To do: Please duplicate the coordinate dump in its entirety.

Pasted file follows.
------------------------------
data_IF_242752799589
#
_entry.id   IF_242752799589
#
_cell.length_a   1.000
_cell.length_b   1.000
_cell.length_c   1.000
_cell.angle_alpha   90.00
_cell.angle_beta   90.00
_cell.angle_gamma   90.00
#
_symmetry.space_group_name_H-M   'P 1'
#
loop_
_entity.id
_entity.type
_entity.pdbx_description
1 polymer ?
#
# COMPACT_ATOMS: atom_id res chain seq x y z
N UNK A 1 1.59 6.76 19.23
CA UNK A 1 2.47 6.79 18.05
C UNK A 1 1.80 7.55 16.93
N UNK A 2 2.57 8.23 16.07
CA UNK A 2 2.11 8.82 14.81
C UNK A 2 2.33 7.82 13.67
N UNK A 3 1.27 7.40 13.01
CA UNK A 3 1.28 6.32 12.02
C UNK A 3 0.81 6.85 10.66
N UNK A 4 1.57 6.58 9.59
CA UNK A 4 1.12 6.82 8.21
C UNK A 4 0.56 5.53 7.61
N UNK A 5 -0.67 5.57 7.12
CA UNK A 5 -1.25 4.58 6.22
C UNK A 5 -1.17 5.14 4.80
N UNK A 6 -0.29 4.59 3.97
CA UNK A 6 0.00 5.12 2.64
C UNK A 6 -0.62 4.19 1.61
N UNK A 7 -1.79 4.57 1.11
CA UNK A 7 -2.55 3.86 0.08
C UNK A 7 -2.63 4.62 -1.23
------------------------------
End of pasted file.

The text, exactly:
data_IF_242752799589
#
_entry.id   IF_242752799589
#
_cell.length_a   1.000
_cell.length_b   1.000
_cell.length_c   1.000
_cell.angle_alpha   90.00
_cell.angle_beta   90.00
_cell.angle_gamma   90.00
#
_symmetry.space_group_name_H-M   'P 1'
#
loop_
_entity.id
_entity.type
_entity.pdbx_description
1 polymer ?
#
# COMPACT_ATOMS: atom_id res chain seq x y z
N UNK A 1 1.59 6.76 19.23
CA UNK A 1 2.47 6.79 18.05
C UNK A 1 1.80 7.55 16.93
N UNK A 2 2.57 8.23 16.07
CA UNK A 2 2.11 8.82 14.81
C UNK A 2 2.33 7.82 13.67
N UNK A 3 1.27 7.40 13.01
CA UNK A 3 1.28 6.32 12.02
C UNK A 3 0.81 6.85 10.66
N UNK A 4 1.57 6.58 9.59
CA UNK A 4 1.12 6.82 8.21
C UNK A 4 0.56 5.53 7.61
N UNK A 5 -0.67 5.57 7.12
CA UNK A 5 -1.25 4.58 6.22
C UNK A 5 -1.17 5.14 4.80
N UNK A 6 -0.29 4.59 3.97
CA UNK A 6 0.00 5.12 2.64
C UNK A 6 -0.62 4.19 1.61
N UNK A 7 -1.79 4.57 1.11
CA UNK A 7 -2.55 3.86 0.08
C UNK A 7 -2.63 4.62 -1.23